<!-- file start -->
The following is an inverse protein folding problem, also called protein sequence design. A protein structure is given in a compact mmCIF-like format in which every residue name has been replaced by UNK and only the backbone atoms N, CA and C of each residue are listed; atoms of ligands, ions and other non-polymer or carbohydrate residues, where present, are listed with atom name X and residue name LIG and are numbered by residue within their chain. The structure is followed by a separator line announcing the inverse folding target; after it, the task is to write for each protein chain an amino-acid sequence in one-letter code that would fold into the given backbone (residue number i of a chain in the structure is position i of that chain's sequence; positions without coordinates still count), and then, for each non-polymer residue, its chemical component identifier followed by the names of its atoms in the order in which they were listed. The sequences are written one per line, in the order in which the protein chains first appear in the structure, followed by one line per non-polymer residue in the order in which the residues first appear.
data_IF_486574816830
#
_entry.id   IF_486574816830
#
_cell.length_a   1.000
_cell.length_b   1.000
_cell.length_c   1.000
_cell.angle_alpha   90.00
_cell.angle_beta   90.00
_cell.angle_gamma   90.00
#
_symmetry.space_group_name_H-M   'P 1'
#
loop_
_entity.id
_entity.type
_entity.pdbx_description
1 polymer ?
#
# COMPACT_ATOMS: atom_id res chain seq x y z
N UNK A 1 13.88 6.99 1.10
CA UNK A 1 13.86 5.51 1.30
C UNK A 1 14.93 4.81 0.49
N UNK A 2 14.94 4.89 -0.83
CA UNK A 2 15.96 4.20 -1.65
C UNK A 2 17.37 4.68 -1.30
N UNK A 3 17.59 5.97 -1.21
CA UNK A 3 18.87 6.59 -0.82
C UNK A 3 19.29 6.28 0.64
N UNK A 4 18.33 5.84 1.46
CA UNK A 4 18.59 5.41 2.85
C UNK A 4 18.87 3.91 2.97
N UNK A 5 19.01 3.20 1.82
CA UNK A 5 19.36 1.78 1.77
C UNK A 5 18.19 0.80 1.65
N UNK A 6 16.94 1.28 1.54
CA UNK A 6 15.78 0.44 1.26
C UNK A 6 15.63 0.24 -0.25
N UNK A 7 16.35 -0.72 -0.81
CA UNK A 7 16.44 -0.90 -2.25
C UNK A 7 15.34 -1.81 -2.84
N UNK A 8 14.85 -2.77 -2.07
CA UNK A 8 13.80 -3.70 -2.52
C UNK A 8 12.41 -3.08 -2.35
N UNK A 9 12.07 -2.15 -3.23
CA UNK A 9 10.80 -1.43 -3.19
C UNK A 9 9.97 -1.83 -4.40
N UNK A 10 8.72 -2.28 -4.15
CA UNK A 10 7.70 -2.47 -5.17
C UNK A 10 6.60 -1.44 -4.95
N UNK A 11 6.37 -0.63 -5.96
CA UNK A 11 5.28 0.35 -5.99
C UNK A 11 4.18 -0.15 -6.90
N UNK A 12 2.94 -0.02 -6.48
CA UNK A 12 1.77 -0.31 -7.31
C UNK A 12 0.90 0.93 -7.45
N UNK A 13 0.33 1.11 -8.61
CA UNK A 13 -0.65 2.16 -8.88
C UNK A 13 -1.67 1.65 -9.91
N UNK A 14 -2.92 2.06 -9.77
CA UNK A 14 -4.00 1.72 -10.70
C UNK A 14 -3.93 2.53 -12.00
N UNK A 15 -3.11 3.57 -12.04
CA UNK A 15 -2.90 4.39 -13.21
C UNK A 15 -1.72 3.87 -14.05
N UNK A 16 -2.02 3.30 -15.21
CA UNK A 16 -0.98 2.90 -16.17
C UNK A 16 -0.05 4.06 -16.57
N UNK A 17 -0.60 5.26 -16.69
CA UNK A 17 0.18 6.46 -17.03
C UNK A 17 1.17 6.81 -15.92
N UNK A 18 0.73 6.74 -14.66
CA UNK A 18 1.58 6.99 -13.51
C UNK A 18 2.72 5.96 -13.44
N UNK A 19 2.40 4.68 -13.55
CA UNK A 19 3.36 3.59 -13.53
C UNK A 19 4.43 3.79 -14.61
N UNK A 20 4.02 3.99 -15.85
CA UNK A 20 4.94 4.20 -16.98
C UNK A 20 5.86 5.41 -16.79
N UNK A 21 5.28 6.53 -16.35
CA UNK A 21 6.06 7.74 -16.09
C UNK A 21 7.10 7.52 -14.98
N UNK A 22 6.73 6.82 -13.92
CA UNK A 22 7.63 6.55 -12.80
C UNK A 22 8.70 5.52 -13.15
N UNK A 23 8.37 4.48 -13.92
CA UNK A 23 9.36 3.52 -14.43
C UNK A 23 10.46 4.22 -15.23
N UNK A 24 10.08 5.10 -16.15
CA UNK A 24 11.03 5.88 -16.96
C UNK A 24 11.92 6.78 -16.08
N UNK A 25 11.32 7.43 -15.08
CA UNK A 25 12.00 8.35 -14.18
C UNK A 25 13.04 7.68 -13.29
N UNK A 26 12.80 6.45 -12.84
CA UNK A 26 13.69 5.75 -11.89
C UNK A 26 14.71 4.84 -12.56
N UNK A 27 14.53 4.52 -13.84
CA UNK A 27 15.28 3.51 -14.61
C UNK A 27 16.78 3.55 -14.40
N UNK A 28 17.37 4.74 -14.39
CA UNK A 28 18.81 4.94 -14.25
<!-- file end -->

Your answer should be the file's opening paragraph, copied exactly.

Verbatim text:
The following is an inverse protein folding problem, also called protein sequence design. A protein structure is given in a compact mmCIF-like format in which every residue name has been replaced by UNK and only the backbone atoms N, CA and C of each residue are listed; atoms of ligands, ions and other non-polymer or carbohydrate residues, where present, are listed with atom name X and residue name LIG and are numbered by residue within their chain. The structure is followed by a separator line announcing the inverse folding target; after it, the task is to write for each protein chain an amino-acid sequence in one-letter code that would fold into the given backbone (residue number i of a chain in the structure is position i of that chain's sequence; positions without coordinates still count), and then, for each non-polymer residue, its chemical component identifier followed by the names of its atoms in the order in which they were listed. The sequences are written one per line, in the order in which the protein chains first appear in the structure, followed by one line per non-polymer residue in the order in which the residues first appear.